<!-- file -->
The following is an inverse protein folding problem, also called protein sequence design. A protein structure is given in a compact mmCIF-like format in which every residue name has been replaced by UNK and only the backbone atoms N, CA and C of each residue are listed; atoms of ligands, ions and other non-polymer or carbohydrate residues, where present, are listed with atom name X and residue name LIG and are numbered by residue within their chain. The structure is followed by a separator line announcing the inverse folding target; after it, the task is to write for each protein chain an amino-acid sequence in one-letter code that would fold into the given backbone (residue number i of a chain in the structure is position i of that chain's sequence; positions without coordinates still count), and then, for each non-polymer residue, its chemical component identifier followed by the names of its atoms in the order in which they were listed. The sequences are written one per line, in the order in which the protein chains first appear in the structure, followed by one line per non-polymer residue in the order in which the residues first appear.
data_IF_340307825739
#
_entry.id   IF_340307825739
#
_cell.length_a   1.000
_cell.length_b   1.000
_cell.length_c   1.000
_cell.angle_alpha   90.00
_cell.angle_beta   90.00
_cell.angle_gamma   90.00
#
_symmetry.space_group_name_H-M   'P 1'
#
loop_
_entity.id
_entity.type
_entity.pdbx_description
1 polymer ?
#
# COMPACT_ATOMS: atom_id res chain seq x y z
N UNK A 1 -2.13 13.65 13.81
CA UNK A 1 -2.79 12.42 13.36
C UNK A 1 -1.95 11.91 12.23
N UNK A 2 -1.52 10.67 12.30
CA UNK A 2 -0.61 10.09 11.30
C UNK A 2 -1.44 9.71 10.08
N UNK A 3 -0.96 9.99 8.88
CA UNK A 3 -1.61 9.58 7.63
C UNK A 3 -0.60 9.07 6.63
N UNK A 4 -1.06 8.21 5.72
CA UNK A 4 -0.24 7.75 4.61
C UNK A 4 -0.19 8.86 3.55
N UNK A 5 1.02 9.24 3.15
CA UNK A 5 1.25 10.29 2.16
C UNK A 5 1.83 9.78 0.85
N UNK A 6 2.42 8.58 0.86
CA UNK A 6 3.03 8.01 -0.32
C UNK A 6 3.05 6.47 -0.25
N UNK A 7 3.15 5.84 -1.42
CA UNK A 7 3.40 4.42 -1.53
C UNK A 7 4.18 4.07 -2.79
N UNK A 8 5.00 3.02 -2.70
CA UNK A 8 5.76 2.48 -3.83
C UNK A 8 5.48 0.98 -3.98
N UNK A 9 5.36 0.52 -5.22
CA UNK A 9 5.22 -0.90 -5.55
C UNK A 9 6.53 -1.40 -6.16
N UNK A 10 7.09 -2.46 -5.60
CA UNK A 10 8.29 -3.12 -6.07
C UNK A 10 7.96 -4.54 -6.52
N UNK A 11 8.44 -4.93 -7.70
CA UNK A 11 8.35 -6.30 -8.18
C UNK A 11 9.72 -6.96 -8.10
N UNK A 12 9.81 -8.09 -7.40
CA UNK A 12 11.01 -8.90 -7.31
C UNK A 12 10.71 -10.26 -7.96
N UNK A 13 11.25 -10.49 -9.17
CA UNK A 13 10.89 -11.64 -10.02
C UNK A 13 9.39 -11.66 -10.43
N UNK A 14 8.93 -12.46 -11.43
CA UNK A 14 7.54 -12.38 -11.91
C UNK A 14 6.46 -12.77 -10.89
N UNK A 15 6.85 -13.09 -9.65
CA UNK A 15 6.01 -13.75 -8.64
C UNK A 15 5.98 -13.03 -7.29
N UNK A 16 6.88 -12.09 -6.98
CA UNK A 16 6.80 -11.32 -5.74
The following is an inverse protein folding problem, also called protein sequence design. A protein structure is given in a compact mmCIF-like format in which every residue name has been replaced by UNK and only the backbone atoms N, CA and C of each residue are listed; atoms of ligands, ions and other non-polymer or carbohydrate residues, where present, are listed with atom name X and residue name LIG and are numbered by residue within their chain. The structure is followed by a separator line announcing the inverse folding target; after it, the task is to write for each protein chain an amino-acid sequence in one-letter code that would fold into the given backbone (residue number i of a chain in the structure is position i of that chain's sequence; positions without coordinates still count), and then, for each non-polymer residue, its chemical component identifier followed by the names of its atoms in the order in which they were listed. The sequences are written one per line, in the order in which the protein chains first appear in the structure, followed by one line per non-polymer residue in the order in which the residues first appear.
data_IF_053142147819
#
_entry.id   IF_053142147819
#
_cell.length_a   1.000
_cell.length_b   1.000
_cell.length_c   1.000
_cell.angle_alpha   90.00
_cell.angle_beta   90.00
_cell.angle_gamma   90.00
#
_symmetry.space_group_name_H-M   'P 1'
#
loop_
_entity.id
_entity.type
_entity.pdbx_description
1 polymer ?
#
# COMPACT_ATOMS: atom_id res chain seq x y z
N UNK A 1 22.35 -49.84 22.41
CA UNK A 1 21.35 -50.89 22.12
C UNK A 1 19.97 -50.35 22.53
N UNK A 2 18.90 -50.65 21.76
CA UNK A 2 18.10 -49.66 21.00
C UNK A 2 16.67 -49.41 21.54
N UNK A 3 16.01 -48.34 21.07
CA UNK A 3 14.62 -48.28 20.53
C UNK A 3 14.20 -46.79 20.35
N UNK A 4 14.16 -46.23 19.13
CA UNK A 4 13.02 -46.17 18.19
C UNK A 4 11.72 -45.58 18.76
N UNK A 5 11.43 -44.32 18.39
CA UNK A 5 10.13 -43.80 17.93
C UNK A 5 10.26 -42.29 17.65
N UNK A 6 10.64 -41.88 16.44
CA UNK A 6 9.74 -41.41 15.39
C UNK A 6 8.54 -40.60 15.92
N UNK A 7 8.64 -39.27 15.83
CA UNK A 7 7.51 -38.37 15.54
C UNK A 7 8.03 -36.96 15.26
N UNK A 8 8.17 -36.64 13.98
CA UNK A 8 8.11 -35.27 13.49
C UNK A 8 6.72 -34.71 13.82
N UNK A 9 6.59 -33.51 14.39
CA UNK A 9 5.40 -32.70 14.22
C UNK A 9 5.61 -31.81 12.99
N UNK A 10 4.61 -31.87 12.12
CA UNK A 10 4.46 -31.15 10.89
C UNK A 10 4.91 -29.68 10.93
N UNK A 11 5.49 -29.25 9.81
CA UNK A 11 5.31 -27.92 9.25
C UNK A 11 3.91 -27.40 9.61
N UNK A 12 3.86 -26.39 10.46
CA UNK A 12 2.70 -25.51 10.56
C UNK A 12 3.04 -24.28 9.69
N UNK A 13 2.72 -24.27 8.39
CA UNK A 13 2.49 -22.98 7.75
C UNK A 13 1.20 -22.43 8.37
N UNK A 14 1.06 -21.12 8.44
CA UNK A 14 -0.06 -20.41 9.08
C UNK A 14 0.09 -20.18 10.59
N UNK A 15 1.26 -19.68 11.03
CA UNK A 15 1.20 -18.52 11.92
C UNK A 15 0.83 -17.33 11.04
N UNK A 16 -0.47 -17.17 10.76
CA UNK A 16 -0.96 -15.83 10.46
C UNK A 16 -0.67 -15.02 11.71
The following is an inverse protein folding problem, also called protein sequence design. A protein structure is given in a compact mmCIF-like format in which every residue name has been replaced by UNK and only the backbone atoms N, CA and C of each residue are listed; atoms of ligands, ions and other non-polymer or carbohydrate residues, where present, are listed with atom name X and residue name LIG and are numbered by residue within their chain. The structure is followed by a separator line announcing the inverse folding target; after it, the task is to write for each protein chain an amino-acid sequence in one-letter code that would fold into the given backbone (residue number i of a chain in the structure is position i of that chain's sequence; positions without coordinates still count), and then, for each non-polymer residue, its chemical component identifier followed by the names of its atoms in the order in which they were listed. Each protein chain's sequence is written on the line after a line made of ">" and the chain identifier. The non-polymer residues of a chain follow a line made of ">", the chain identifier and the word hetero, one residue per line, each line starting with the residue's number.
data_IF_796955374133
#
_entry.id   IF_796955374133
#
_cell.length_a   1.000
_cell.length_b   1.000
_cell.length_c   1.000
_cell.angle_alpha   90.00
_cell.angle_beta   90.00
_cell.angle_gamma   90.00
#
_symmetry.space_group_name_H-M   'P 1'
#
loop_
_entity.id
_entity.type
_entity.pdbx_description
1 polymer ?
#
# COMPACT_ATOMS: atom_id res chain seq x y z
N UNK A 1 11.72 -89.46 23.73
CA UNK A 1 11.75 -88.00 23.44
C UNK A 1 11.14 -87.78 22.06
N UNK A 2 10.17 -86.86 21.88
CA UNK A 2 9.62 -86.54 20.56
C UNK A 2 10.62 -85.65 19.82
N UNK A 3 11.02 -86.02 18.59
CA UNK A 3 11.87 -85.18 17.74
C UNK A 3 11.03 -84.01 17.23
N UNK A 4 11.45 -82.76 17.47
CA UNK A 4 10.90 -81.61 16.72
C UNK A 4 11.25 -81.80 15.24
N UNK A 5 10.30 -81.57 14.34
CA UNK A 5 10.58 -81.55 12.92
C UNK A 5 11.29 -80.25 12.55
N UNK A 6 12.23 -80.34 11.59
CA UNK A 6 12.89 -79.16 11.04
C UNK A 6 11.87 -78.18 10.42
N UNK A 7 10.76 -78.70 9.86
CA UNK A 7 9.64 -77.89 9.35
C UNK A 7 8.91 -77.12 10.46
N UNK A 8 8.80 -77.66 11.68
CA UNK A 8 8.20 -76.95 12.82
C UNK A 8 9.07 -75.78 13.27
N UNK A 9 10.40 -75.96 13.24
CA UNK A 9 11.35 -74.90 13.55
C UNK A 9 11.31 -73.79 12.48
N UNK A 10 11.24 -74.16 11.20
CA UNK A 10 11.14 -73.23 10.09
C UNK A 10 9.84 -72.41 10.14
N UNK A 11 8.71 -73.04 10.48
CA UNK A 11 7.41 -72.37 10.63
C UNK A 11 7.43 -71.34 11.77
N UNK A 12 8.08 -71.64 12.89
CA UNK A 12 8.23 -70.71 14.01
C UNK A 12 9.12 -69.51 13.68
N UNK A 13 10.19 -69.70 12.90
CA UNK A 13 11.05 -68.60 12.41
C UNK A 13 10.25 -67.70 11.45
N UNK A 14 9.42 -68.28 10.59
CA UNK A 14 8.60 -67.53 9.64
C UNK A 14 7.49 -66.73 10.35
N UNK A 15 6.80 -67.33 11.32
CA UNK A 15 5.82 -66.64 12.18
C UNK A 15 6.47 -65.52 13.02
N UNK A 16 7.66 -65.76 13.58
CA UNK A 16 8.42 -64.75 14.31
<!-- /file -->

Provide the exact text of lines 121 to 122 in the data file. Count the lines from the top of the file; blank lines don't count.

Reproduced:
CA UNK A 11 5.31 -27.92 9.25
C UNK A 11 3.91 -27.40 9.61